Thursday, 7 July 2016

7 things I wish someone had told me when I was a babybat

We all start from somewhere when we find ourselves interested in a new subculture. We don't always know where to go from there but we do know that we want to get there eventually.
I gathered up some things that I wish someone had told me when I was trying to find my way.

1. It's okay to not dress goth 24/7 365 days a year.

Fashion is often the biggest sign we look for when we want see other goths. Why? Because it's an easy way to identify someone like us. But it's not always the truth because not all goths dress the part. Some might not be able to because it would be dangerous for them. Some might not be able because it's inconvenient or forbidden to do so at schools or at work. Some might not be able because their families won't understand. Some are still building their wardrobe and finding their style, which take time. Some just don't have the time, money, energy, or even the desire. Some days you might want to go all out but the next a shirt and jeans are all you want.

This is all okay. The goth subculture is extremely diverse and fashion is only one of the things that connect us. You are not any less of a goth just because your look is not spooky 24/7, trust me.

2. It's okay to not look and act like the stereotype.

On top of not having to wear goth fashion every day, you are not obligated to look like the pale, red-lipped, raven-haired stereotype. Do not be pressured into feeling like looking like that is the only way you will be accepted.

There are goths that are not pale. There are goths that have pink hair, no hair or their natural hair. There are goths who wear hijabs. There are goths who never wear black. Be yourself. Experiment with your make-up, with your hair, with your clothes until you find what works for you. Don't let the expectations restrict you. Your comfort is the priority because you are doing this for yourself and no one else.
Same goes for hobbies. We don't all need to be musicians, authors, and painters. Do sports, bake, grow vegetables or collect stamps all you want.

3. It's also perfectly fine to look and act like the stereotype.

If the stereotype is your ideal look, rock it! The main thing is that you do not force yourself into being anything you're not. So if you enjoy writing poetry in the moonlight while drinking red wine and listening to Bauhaus with a black cat purring by your winklepickers, don't be ashamed. Embrace your clich├ęs, it's more fun that way.

There is also no shame in being a goth with a mental illness! I have heard so many people say they feel like they need to hide their illnesses because they do not want to contribute negatively to the stereotype of a depressed, mopey goth. But it's a part of you, it's real, and it's okay. Mental illnesses can affect anyone and you will not give goth a bad name by having one.

4. It's okay not to know.

There is a huge pressure in the subculture to know its history, and the prevalent opinion seems to be that no matter what substyle of goth you belong to you need to be educated on the subculture's origins. Without taking a further stand on whether I agree with that or not, I want to point out that no one can learn forty years of culture history overnight. It takes time no matter the subject, and goth being such a widely spread and branched out subculture it is a lot to take in. Luckily it's quite easy nowadays (it wasn't back in my babybat days) but it is still a task and it is fine if it takes you time to figure it all out. You are a babybat: you are growing and learning as you go. I still am and I have been in the subculture for over a decade! So don't sweat it, no one is expecting you to be an expert right off the bat (he-he, pun intended).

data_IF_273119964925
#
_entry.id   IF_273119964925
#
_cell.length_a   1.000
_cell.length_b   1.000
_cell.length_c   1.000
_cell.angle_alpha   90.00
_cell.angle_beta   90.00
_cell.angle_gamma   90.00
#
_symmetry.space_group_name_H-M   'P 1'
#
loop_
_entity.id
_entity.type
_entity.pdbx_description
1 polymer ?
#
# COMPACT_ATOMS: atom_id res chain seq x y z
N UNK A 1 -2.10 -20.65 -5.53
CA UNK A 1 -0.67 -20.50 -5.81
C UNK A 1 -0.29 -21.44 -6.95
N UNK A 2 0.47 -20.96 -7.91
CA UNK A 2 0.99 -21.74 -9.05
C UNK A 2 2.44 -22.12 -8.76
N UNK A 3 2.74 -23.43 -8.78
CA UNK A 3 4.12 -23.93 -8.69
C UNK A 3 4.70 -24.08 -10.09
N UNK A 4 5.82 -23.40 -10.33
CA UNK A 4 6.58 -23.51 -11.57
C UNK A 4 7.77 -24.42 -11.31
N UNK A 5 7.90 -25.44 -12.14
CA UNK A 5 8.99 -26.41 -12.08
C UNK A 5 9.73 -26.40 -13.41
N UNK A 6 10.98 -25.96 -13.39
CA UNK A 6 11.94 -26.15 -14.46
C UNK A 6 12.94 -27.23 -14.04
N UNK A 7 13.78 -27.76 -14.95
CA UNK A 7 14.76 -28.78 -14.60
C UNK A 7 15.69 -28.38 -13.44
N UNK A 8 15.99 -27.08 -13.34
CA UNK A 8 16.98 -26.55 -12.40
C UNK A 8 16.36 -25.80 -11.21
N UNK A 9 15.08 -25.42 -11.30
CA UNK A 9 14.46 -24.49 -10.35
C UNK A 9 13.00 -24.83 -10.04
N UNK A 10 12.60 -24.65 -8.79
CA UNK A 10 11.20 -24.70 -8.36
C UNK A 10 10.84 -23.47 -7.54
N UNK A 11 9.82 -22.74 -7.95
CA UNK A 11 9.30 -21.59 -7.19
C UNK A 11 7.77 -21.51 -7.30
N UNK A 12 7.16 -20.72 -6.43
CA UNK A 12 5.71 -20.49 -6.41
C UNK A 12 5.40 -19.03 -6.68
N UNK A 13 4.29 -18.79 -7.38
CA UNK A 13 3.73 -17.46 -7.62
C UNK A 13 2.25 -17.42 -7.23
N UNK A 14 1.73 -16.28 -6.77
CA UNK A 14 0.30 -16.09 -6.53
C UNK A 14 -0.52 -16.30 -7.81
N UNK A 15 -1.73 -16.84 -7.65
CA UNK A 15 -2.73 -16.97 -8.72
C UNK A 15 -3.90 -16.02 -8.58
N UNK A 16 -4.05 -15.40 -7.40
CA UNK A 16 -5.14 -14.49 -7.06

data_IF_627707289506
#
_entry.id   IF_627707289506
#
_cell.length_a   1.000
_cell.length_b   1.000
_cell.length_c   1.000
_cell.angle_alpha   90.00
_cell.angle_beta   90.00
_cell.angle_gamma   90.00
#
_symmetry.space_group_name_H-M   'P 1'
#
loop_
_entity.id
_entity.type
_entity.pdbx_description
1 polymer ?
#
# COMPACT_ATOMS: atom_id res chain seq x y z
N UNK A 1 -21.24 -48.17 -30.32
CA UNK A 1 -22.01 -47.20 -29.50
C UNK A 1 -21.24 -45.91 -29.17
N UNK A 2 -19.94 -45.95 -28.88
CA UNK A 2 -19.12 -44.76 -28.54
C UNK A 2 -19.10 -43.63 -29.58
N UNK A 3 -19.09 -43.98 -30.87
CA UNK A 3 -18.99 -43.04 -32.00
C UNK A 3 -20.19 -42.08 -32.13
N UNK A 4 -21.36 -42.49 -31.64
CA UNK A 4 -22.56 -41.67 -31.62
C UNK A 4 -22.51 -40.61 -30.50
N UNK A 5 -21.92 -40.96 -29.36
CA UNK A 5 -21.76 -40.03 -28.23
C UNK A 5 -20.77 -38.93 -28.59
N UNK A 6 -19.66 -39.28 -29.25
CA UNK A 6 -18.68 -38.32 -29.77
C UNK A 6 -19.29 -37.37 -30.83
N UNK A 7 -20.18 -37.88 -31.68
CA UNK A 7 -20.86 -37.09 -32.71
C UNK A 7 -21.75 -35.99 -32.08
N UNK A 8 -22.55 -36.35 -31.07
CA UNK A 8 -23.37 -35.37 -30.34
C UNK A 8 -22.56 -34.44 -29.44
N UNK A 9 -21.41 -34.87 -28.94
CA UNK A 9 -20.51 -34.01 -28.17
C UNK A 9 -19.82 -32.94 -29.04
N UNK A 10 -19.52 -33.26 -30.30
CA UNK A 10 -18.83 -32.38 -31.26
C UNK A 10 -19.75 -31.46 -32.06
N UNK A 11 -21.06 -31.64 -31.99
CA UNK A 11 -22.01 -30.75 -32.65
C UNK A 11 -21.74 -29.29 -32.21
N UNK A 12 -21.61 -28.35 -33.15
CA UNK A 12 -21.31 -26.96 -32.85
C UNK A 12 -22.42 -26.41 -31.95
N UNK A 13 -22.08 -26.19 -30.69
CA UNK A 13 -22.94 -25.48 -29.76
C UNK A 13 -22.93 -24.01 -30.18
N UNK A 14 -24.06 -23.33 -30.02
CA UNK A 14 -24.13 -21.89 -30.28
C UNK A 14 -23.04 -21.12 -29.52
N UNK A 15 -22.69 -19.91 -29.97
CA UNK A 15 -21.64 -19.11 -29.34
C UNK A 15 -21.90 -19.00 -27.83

5. It's okay to listen to music other than what is considered goth.

Listen to anything you like. Yes, really, anything. A few jam sessions of cheesy pop or smooth jazz is not going to change the fact that you love The Cure, so just listen to whatever makes you happy in the moment.

6. It's okay to not like the classic goth bands.

To be honest, I did not start getting into the old goth rock until my 20s. I preferred Cradle of Filth's version of No Time to Cry to the original and I preferred The 69 Eyes to Bauhaus. I knew about the classic bands and I visited them every now and then to see whether I could get into them, and one by one I eventually did. But that doesn't happen to everyone and it's not really something you can force to happen either. As mentioned in topic number 4, a lot of people will expect you to at least know the bands even if you don't like them so be prepared for that. Music is undeniably a very big part of the subculture, but there is no reason you should spend your life listening to music you don't enjoy.

7. It's okay to not wear expensive brand clothing.

I'm happy to say that this doesn't seem to be as big of an issue as it used to be, but I still see the topic come up every now and then. Sure Hellbunny and Lip Service clothes are beautiful as are Demonia and New Rock shoes. But they cost a lot. There is no shame in wearing outfits created from mainstream store or second-hand items. (In fact, I whole-heartedly support reusing old clothes in new creative ways. You can do magic with some do-it-yourself skills and cheap clothes from a second-hand shop.)

So there we go, 7 things I wish someone had told me when I was a babybat. I feel like a second part will be in order at some point, so let me know if you have anything you wish to be added to the list!

Stay spooky!
Anna

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